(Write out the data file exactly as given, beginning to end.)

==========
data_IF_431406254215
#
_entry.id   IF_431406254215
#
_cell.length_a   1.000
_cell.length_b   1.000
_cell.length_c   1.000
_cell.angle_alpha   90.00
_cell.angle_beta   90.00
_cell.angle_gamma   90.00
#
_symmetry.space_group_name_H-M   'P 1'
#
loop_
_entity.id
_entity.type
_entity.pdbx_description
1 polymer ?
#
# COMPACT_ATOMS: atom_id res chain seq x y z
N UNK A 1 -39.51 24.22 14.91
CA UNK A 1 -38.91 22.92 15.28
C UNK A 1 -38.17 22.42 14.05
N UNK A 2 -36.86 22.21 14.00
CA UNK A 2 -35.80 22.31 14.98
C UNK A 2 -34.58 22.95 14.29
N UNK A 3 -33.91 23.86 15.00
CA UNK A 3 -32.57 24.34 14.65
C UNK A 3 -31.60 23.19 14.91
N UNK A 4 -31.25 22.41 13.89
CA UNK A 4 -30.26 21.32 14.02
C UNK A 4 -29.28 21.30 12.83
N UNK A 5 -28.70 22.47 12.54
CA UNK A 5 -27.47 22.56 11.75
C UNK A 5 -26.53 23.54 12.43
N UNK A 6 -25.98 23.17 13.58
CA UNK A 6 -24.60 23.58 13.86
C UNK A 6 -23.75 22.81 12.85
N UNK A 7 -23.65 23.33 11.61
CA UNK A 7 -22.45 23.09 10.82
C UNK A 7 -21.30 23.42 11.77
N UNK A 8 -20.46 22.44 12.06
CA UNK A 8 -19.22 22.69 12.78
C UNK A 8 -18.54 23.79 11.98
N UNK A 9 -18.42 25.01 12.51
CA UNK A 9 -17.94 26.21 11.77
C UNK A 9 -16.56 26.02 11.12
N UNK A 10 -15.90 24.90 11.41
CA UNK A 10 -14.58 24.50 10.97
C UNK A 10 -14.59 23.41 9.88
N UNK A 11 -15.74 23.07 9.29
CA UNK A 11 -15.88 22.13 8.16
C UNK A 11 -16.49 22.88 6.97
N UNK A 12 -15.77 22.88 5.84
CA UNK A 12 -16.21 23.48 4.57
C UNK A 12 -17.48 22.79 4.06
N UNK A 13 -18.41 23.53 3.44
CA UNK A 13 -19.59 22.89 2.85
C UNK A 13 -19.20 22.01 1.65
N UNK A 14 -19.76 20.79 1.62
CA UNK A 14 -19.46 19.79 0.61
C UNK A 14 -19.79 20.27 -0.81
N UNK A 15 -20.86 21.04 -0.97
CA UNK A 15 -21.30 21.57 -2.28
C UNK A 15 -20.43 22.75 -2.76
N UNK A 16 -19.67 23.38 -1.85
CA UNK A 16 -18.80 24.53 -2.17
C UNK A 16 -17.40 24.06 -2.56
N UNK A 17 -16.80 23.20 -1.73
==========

data_IF_431406254215
#
_entry.id   IF_431406254215
#
_cell.length_a   1.000
_cell.length_b   1.000
_cell.length_c   1.000
_cell.angle_alpha   90.00
_cell.angle_beta   90.00
_cell.angle_gamma   90.00
#
_symmetry.space_group_name_H-M   'P 1'
#
loop_
_entity.id
_entity.type
_entity.pdbx_description
1 polymer ?
#
# COMPACT_ATOMS: atom_id res chain seq x y z
N UNK A 1 -39.51 24.22 14.91
CA UNK A 1 -38.91 22.92 15.28
C UNK A 1 -38.17 22.42 14.05
N UNK A 2 -36.86 22.21 14.00
CA UNK A 2 -35.80 22.31 14.98
C UNK A 2 -34.58 22.95 14.29
N UNK A 3 -33.91 23.86 15.00
CA UNK A 3 -32.57 24.34 14.65
C UNK A 3 -31.60 23.19 14.91
N UNK A 4 -31.25 22.41 13.89
CA UNK A 4 -30.26 21.32 14.02
C UNK A 4 -29.28 21.30 12.83
N UNK A 5 -28.70 22.47 12.54
CA UNK A 5 -27.47 22.56 11.75
C UNK A 5 -26.53 23.54 12.43
N UNK A 6 -25.98 23.17 13.58
CA UNK A 6 -24.60 23.58 13.86
C UNK A 6 -23.75 22.81 12.85
N UNK A 7 -23.65 23.33 11.61
CA UNK A 7 -22.45 23.09 10.82
C UNK A 7 -21.30 23.42 11.77
N UNK A 8 -20.46 22.44 12.06
CA UNK A 8 -19.22 22.69 12.78
C UNK A 8 -18.54 23.79 11.98
N UNK A 9 -18.42 25.01 12.51
CA UNK A 9 -17.94 26.21 11.77
C UNK A 9 -16.56 26.02 11.12
N UNK A 10 -15.90 24.90 11.41
CA UNK A 10 -14.58 24.50 10.97
C UNK A 10 -14.59 23.41 9.88
N UNK A 11 -15.74 23.07 9.29
CA UNK A 11 -15.88 22.13 8.16
C UNK A 11 -16.49 22.88 6.97
N UNK A 12 -15.77 22.88 5.84
CA UNK A 12 -16.21 23.48 4.57
C UNK A 12 -17.48 22.79 4.06
N UNK A 13 -18.41 23.53 3.44
CA UNK A 13 -19.59 22.89 2.85
C UNK A 13 -19.20 22.01 1.65
N UNK A 14 -19.76 20.79 1.62
CA UNK A 14 -19.46 19.79 0.61
C UNK A 14 -19.79 20.27 -0.81
N UNK A 15 -20.86 21.04 -0.97
CA UNK A 15 -21.30 21.57 -2.28
C UNK A 15 -20.43 22.75 -2.76
N UNK A 16 -19.67 23.38 -1.85
CA UNK A 16 -18.80 24.53 -2.17
C UNK A 16 -17.40 24.06 -2.56
N UNK A 17 -16.80 23.20 -1.73